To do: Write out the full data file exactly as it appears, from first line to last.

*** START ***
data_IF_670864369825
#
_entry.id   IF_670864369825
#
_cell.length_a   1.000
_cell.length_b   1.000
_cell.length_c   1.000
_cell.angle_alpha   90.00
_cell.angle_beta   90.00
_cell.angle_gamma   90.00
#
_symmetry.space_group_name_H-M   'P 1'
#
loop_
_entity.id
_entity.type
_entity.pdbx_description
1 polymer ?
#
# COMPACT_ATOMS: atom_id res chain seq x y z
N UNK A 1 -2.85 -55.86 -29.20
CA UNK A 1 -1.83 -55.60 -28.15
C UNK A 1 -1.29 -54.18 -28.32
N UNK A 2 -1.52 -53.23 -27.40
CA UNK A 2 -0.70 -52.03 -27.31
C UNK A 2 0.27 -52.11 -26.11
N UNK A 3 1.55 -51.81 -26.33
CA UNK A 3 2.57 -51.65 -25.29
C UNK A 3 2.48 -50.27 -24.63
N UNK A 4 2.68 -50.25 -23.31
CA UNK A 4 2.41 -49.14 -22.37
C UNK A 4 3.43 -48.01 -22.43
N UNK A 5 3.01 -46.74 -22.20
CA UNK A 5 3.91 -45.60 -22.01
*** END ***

data_IF_670864369825
#
_entry.id   IF_670864369825
#
_cell.length_a   1.000
_cell.length_b   1.000
_cell.length_c   1.000
_cell.angle_alpha   90.00
_cell.angle_beta   90.00
_cell.angle_gamma   90.00
#
_symmetry.space_group_name_H-M   'P 1'
#
loop_
_entity.id
_entity.type
_entity.pdbx_description
1 polymer ?
#
# COMPACT_ATOMS: atom_id res chain seq x y z
N UNK A 1 -2.85 -55.86 -29.20
CA UNK A 1 -1.83 -55.60 -28.15
C UNK A 1 -1.29 -54.18 -28.32
N UNK A 2 -1.52 -53.23 -27.40
CA UNK A 2 -0.70 -52.03 -27.31
C UNK A 2 0.27 -52.11 -26.11
N UNK A 3 1.55 -51.81 -26.33
CA UNK A 3 2.57 -51.65 -25.29
C UNK A 3 2.48 -50.27 -24.63
N UNK A 4 2.68 -50.25 -23.31
CA UNK A 4 2.41 -49.14 -22.37
C UNK A 4 3.43 -48.01 -22.43
N UNK A 5 3.01 -46.74 -22.20
CA UNK A 5 3.91 -45.60 -22.01